Julie Kelly is another new addition to our 2008 Camp Faculty. She’ll be teaching a Brazilian vocals class, a jazz vocal workshop, and private jazz vocal lessons. Learn more about Julie in her biography below, or at www.julie-kelly.com.
The late, respected jazz critic Leonard Feather once said of jazz singer Julie Kelly, “Julie Kelly radiates a sense of joy and spontaneity. Listening to her, you are reminded that jazz singing is still alive and well!” Feather’s successor at the Los Angeles Times, the veteran critic Don Heckman, referred to Kelly as having, “one of the finest vocal jazz instruments of the ’90’s”.
Born in Oakland, California, Kelly grew up absorbing herself in gospel, blues and jazz in addition to pop and classical music. “When I was 13,” she remembers, “I was listening to Thelonius Monk, John Coltrane, Ella Fitzgerald, Count Basie, as well as Dave Brubeck, and those wonderful albums with Miles Davis and Gil Evans. It wasn’t long before I was sneaking into clubs in Oakland in order to hear people like Earl “Fatha” Hines.” She added: “The blues is what guides me, and the great ones have shown the way.”
All of these various musical influences are, in some form or other, incorporated into her latest and best vocal album, “Kelly Sings Christy”. Her complete understanding of the nuances, so much a part of various ballads associated with June Christy, are resplendent in this CD. In addition, Tom Garvin’s excellent arrangements work perfectly in tandem with Kelly’s delightful re-interpretations of the songs.
Her earliest musical performing experience consisted of choral singing while attending Catholic prep schools that proceeded her forming a folk and blues duo with her twin sister, Kate, in the 1970’s to work in local coffee houses. The duo also performed as the opening act for Peter, Paul and Mary and also appeared at the well-remembered Fillmore Auditorium produced by the then-emerging rock impresario, Bill Graham. At Oakland City College, Kelly took a jazz appreciation class from the noted jazz pianist George Duke and attended workshops conducted by vibist Bobby Hutcherson.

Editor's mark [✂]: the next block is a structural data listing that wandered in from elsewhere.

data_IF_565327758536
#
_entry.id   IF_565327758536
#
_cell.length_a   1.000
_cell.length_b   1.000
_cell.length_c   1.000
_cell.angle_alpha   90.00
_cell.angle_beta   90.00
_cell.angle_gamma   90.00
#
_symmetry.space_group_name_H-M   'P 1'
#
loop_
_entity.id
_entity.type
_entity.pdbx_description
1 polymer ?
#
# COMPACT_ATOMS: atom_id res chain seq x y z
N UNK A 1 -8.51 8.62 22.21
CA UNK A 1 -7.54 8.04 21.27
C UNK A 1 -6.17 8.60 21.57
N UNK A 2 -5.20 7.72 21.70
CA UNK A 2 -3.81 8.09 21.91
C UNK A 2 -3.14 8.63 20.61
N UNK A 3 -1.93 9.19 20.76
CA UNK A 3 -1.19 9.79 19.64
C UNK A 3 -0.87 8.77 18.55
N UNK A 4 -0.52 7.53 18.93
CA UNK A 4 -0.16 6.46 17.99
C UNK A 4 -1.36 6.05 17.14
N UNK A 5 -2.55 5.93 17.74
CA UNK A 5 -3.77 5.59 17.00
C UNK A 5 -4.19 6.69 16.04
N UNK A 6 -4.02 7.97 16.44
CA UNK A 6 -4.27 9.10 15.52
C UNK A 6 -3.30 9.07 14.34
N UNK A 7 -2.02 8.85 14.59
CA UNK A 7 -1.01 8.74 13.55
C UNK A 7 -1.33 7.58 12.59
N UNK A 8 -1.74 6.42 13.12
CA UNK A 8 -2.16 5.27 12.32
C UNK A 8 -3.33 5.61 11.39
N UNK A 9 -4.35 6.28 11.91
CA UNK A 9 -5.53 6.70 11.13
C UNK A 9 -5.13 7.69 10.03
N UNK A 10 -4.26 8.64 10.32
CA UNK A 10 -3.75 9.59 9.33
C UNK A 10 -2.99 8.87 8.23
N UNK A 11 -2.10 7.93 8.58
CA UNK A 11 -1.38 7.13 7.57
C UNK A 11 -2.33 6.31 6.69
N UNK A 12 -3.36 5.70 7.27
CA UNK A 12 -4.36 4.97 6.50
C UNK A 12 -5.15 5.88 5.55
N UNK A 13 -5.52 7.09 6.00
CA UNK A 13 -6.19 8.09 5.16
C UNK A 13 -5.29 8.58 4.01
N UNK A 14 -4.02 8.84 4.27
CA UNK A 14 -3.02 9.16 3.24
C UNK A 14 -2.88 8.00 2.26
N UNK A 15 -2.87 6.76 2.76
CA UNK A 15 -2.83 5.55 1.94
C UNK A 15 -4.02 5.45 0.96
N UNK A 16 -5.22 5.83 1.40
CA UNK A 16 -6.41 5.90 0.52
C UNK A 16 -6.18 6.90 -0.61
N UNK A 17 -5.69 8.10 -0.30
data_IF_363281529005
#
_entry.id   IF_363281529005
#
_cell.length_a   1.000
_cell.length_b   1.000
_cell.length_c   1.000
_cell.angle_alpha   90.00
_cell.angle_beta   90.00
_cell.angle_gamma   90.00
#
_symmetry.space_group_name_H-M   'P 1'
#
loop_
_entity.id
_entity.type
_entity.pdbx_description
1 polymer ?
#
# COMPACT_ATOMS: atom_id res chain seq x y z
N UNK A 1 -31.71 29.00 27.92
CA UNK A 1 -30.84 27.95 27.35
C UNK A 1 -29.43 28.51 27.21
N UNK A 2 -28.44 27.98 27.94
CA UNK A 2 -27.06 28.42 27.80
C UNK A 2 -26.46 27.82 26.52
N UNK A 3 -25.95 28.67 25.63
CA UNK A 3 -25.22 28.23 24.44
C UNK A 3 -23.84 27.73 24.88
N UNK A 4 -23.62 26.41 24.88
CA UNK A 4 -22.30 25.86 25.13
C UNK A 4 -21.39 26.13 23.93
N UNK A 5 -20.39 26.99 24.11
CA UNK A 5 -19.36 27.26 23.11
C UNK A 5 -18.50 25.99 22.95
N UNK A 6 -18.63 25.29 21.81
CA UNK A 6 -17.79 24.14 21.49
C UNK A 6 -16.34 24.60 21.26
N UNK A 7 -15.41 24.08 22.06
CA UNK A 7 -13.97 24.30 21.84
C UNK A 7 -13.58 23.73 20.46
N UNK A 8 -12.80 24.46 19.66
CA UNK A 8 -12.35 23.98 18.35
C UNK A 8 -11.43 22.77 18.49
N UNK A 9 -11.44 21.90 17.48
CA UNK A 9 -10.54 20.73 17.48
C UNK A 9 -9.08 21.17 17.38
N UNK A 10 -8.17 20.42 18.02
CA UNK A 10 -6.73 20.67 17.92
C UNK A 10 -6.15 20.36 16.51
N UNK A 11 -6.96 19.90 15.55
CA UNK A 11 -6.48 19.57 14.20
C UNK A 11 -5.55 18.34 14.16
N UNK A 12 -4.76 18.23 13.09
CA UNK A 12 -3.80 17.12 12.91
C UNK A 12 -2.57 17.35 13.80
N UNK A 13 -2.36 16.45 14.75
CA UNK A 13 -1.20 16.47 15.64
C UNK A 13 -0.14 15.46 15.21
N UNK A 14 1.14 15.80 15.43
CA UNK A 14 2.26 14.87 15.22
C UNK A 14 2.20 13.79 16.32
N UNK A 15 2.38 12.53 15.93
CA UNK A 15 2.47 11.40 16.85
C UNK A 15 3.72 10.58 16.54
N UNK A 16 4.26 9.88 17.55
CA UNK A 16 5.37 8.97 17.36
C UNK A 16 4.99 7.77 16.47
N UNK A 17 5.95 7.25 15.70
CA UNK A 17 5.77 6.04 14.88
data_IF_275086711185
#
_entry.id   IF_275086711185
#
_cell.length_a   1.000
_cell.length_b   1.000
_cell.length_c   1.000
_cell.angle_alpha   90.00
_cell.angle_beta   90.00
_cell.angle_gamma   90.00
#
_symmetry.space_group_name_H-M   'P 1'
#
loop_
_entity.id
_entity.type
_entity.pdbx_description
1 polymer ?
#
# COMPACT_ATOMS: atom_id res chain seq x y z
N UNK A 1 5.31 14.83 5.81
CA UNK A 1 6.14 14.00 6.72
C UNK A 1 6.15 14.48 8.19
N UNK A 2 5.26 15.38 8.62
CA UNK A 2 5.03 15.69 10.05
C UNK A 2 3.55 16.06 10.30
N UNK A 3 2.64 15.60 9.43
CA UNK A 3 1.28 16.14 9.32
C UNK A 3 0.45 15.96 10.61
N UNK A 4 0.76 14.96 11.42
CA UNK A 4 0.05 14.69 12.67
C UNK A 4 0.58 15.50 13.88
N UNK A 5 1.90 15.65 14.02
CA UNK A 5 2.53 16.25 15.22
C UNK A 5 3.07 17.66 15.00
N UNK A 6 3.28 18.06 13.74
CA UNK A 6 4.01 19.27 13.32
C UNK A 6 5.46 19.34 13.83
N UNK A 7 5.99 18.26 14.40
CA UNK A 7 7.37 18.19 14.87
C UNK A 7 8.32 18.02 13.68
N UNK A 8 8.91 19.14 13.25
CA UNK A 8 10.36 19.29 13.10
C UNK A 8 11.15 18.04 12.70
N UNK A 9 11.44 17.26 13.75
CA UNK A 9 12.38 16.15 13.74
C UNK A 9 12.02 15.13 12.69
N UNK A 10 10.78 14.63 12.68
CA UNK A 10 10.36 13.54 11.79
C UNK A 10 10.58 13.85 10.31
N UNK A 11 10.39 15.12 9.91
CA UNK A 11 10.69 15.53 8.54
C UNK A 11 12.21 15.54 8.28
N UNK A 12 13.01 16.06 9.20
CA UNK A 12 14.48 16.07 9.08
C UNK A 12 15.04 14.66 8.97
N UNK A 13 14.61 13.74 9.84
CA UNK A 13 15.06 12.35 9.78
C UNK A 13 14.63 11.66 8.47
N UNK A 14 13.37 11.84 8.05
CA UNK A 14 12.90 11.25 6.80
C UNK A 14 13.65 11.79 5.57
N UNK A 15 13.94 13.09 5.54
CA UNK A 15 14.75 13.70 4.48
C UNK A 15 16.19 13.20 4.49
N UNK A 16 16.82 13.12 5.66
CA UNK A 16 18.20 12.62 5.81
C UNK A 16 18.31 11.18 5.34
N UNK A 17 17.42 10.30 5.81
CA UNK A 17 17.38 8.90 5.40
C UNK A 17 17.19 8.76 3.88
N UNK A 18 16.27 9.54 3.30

The year of 1971 Kelly spent in Brazil, and that had a profound effect on her musical development. During that period, she spent valuable time in Rio de Janeiro performing with the notable musicians Carlos Lyra and Luis Eca and meeting young, emerging artists like Milton Nascimento.
Returning to the United States, she enrolled at the Julliard School of Music in New York. Here she studied composition and music theory. But, as she well-described it: “I soaked up everything I could in New York. Chick Corea had formed Return to Forever, so there was a modern movement going on in jazz. I hung out at a jazz club called the Guitar and heard mainstream virtuosos like Jim Hall, Ron Carter, Kenny Burrell, Gene Bertoncini, Michael Moore, Tal Farlow. In the summer, I worked at the Music Inn in Stockbridge, MA and everybody came through! Charles Mingus, The Art Ensemble of Chicago, Stan Getz, it was wild!”
Returning to the San Francisco Bay Area in late 1970’s Kelly came to an important musical crossroads: “I decided to commit myself to music body and soul! I played in a number of interesting groups and was a member of John Handy’s ensemble. ” I played guitar and sang some Brazilian music, there was an African dancer and a koto player. Come to think of it, John’s group was a prototype for so much of the world music that’s popular today.”
Kelly moved to Los Angeles in 1980 and shortly after that began her recording career with Pausa Records. Her 1984 “We’re On Our Way” contains her captivating version of Sammy Cahn and Jimmy Van Heusen’s “All My Tomorrows”. Two years later there was “Never Let Me Go”. In 1992 she recorded “Some Other Time” on CMG Records and in 1997, “Stories To Tell” was released in collaboration with pianist arranger Bill Cunliffe. They colllaborated again on her 1999 “Into The Light” and now “Kelly Sings Christy”.
During her years in Los Angeles she has worked with such luminaries as Benny Green, Nat Adderley, Ray Brown, John Clayton, Ross Tompkins, Bobby Ojeda, Gary Foster, and Alan Broadbent. Julie can be found in Leonard Feather’s Encyclopedia of Jazz.